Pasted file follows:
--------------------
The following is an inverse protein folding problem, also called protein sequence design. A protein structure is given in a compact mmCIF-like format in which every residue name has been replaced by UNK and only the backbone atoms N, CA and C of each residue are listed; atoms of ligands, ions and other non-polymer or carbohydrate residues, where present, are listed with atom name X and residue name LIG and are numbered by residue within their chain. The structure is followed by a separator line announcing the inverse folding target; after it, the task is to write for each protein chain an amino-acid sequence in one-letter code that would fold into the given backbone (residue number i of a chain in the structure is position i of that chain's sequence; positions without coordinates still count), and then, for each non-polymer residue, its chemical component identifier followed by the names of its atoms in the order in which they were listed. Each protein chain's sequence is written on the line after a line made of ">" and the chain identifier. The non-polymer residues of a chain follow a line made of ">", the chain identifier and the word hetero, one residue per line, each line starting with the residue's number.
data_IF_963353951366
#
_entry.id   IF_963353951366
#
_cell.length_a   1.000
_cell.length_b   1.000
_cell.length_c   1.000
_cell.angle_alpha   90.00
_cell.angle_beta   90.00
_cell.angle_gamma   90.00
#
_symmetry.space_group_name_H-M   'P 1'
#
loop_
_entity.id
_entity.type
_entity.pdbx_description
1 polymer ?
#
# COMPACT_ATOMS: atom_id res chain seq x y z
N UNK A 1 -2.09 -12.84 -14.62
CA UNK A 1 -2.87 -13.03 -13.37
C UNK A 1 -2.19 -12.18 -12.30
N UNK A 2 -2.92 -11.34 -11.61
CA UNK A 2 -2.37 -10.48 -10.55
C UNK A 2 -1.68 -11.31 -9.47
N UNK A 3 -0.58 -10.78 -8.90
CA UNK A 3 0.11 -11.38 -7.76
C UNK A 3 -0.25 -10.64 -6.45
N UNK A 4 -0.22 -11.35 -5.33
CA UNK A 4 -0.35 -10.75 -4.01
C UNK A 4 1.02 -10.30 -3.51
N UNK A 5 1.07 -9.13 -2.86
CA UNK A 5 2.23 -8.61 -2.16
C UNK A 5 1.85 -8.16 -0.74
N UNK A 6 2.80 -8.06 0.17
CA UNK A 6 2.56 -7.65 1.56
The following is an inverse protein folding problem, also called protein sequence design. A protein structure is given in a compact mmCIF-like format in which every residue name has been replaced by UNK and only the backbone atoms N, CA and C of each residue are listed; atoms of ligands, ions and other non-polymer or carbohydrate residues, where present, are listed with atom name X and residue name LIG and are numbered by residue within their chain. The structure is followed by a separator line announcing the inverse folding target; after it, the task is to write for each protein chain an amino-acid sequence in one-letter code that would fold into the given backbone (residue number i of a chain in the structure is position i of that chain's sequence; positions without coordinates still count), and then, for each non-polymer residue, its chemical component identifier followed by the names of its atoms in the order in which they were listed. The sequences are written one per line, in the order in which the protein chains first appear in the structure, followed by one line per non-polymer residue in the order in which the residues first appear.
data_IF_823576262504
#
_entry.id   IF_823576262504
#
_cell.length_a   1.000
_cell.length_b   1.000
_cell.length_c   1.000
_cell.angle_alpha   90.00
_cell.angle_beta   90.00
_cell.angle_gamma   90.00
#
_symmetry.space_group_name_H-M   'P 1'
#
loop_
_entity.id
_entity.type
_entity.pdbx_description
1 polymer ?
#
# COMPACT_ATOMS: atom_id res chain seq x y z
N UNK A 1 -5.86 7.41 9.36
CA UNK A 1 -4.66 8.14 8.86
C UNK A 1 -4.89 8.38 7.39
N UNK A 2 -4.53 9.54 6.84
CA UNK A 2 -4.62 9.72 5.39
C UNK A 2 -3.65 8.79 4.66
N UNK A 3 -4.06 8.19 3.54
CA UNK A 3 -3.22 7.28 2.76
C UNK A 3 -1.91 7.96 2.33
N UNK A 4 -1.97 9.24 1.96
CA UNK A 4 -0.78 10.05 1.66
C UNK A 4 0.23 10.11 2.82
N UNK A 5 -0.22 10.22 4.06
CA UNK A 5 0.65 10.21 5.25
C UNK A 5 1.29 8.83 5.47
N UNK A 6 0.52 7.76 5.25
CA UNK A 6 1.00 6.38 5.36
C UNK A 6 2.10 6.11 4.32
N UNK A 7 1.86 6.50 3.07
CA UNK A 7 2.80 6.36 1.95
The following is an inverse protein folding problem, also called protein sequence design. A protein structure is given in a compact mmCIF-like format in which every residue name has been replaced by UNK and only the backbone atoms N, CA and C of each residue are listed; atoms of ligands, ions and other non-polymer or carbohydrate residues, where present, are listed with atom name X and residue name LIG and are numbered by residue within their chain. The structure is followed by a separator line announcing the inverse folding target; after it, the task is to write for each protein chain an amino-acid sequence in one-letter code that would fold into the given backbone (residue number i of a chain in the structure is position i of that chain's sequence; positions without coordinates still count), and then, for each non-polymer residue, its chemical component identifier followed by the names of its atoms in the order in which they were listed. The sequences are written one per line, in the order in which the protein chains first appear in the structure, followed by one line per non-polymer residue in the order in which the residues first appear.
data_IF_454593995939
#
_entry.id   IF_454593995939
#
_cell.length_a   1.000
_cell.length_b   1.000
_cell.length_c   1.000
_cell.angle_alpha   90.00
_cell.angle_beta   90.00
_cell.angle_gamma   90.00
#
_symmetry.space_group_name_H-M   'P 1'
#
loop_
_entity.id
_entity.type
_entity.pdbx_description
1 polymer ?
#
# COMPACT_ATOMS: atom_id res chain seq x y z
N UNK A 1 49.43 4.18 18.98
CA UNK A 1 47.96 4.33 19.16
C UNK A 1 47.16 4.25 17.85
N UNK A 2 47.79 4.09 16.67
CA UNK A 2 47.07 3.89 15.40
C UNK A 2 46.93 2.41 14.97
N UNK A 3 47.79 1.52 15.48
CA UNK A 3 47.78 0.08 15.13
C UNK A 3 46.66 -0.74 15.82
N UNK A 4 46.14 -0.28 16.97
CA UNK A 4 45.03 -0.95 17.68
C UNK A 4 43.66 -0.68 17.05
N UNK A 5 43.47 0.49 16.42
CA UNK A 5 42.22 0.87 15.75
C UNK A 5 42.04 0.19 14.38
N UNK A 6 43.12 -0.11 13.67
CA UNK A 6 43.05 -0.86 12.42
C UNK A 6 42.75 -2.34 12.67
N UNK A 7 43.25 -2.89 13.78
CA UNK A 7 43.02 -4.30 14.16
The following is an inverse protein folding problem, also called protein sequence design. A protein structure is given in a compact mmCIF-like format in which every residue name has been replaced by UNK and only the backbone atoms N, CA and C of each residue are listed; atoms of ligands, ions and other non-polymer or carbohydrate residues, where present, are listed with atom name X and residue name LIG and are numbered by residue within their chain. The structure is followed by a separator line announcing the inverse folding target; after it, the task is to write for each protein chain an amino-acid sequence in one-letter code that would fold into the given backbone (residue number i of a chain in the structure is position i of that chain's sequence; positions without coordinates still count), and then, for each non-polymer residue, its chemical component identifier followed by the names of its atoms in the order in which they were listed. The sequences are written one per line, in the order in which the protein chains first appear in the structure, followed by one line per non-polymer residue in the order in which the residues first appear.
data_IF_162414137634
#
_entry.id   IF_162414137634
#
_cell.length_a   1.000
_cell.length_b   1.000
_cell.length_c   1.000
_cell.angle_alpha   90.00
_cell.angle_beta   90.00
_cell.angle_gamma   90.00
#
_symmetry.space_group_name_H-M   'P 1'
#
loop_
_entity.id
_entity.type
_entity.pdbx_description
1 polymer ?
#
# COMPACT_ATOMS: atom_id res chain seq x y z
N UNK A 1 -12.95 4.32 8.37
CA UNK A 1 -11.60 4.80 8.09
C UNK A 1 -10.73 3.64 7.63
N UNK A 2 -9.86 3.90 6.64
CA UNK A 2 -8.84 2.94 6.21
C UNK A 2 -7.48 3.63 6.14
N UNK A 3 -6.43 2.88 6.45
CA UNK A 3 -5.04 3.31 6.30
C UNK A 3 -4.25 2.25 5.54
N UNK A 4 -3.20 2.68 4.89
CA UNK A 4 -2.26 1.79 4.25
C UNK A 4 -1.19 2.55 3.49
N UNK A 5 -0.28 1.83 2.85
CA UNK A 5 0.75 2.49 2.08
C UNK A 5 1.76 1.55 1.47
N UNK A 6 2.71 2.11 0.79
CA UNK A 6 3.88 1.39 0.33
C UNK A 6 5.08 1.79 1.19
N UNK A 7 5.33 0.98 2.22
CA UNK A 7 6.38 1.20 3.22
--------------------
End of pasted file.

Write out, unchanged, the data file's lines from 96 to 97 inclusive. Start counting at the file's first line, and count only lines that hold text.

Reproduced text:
_entity.type
_entity.pdbx_description